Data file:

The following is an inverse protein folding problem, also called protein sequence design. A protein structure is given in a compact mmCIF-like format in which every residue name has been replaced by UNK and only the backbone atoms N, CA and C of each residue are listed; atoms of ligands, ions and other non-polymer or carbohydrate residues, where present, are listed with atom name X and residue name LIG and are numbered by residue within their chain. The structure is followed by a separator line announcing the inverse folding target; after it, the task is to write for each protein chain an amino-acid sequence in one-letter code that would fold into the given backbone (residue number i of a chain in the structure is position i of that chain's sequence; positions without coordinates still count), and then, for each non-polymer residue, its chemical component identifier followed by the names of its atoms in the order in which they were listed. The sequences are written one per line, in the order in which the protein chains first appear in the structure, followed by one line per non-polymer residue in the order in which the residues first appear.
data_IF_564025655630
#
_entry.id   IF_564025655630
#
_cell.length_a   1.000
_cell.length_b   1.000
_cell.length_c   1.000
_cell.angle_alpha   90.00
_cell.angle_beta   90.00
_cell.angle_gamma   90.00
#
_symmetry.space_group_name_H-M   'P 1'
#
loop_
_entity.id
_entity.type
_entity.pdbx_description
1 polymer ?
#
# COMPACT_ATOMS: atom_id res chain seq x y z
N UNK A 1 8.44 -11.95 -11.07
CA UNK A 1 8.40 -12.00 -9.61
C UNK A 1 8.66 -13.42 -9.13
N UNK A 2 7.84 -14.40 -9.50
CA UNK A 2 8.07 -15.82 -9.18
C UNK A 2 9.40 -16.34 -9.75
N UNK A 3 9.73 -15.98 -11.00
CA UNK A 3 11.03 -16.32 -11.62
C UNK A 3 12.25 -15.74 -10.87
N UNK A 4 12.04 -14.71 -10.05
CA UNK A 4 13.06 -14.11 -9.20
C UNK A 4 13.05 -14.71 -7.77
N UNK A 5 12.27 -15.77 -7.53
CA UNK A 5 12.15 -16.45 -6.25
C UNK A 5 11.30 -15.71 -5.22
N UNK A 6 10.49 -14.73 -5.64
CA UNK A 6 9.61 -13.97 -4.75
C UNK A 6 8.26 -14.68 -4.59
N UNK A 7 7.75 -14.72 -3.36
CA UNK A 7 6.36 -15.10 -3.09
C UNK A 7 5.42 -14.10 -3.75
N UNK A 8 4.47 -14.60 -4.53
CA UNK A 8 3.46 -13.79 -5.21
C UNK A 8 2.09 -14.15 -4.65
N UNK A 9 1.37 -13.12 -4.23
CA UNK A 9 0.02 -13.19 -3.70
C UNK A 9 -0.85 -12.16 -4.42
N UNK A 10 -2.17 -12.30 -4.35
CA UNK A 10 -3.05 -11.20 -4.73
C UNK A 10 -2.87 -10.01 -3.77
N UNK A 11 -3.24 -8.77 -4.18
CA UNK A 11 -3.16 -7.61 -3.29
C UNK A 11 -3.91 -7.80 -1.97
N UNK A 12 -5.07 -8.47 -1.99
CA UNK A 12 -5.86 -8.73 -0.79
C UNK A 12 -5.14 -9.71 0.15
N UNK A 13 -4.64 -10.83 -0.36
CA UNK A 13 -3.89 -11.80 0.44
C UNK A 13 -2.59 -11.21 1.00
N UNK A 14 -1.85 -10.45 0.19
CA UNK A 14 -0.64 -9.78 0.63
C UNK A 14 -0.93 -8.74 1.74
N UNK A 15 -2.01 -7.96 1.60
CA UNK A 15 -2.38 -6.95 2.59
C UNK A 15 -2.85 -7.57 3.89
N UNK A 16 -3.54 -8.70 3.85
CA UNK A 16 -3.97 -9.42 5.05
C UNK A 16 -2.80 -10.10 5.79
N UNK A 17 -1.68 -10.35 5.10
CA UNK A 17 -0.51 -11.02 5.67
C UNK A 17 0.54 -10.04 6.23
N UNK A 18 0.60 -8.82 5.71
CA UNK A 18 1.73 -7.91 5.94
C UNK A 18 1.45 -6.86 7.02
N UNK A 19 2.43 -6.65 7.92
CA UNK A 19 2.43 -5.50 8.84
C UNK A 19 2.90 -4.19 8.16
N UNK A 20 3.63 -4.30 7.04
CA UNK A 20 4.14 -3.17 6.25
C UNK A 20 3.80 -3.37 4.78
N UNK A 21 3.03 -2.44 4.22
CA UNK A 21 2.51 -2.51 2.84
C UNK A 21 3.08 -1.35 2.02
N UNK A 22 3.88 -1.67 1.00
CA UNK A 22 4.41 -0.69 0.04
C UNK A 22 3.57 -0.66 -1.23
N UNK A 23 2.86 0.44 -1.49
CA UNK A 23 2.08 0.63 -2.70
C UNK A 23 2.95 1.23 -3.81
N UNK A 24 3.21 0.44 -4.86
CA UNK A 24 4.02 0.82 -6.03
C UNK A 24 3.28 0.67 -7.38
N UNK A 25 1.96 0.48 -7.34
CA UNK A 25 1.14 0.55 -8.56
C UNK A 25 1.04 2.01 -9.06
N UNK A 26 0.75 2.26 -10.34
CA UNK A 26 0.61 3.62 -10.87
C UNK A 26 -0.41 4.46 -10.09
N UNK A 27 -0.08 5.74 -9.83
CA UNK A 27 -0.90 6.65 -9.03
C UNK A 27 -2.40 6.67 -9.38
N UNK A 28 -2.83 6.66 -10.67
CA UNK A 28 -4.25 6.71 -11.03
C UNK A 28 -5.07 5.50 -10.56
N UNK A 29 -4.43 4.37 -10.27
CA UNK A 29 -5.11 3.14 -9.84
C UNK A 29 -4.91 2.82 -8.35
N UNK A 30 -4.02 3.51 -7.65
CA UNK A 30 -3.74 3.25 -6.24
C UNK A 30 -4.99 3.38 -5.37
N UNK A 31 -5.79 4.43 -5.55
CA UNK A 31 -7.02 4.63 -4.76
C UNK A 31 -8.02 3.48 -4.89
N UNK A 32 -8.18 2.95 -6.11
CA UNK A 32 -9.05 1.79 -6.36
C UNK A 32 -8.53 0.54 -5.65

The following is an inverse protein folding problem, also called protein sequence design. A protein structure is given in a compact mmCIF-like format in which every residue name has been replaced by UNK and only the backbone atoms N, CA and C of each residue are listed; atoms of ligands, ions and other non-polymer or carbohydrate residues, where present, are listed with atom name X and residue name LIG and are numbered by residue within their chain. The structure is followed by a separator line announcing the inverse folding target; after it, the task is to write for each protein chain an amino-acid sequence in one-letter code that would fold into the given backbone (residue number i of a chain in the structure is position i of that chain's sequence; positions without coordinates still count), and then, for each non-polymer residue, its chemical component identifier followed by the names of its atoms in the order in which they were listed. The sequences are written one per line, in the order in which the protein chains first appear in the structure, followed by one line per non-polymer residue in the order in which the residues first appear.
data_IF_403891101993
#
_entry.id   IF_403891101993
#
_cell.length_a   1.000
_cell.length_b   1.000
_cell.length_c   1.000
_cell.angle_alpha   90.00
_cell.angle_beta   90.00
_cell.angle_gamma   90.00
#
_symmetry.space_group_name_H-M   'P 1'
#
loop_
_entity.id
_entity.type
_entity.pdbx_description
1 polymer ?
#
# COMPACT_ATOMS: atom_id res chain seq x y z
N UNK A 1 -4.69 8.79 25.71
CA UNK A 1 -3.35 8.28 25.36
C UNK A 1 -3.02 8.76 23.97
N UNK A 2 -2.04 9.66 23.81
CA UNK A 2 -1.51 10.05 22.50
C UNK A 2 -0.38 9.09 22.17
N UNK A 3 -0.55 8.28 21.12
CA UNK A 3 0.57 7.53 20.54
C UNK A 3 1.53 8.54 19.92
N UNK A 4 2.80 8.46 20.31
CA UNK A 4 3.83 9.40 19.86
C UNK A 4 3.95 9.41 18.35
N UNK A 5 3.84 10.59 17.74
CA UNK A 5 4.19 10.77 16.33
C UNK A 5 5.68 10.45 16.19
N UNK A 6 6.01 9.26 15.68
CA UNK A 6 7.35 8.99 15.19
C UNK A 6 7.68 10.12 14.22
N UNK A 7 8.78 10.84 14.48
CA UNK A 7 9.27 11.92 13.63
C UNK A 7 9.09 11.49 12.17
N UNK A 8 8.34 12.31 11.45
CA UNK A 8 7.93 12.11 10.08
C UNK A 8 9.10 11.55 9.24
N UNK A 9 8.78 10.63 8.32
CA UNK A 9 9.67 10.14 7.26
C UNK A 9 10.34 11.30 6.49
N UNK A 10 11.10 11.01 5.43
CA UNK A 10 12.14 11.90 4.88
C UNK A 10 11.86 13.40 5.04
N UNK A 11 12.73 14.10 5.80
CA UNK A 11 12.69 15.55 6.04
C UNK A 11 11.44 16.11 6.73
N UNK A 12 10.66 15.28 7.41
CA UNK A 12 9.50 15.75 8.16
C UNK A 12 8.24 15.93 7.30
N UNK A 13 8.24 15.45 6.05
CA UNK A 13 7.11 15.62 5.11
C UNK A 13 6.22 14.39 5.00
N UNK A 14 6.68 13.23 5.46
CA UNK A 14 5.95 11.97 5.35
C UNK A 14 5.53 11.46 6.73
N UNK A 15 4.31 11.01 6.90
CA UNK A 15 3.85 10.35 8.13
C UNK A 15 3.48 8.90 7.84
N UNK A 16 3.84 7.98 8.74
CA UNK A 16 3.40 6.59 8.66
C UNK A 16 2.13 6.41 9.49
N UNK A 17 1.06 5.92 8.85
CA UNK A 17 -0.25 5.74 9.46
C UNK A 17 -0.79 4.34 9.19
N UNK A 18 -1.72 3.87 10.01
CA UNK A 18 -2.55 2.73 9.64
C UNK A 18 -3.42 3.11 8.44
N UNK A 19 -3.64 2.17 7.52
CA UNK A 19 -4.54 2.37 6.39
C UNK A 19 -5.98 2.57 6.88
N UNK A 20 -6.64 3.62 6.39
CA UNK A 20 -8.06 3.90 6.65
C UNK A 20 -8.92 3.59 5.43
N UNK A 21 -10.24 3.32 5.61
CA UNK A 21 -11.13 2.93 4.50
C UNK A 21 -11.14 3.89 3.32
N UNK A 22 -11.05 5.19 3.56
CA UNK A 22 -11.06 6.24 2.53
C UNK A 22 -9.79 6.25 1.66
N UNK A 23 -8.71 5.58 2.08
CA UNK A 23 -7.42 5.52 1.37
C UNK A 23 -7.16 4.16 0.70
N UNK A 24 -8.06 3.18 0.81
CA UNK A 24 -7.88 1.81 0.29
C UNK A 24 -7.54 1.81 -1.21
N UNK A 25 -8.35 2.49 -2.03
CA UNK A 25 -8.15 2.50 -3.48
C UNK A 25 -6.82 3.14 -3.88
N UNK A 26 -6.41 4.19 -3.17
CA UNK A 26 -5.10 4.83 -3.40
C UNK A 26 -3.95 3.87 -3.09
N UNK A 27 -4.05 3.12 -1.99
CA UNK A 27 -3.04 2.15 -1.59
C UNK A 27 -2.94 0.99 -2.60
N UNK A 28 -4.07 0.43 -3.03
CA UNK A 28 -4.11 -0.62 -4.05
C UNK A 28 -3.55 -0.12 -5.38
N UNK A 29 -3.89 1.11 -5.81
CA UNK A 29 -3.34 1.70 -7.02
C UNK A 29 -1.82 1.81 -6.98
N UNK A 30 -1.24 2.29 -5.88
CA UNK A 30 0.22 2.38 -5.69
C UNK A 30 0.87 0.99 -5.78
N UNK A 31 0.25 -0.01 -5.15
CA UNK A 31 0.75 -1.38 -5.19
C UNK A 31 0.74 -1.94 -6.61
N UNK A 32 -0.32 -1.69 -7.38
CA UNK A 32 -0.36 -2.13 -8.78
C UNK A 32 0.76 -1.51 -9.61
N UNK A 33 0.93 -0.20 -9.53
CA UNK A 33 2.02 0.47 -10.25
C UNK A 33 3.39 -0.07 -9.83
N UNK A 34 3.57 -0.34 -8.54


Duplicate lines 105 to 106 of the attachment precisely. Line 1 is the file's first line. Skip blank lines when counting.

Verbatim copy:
C UNK A 28 -5.07 5.50 -10.56
N UNK A 29 -4.43 4.37 -10.27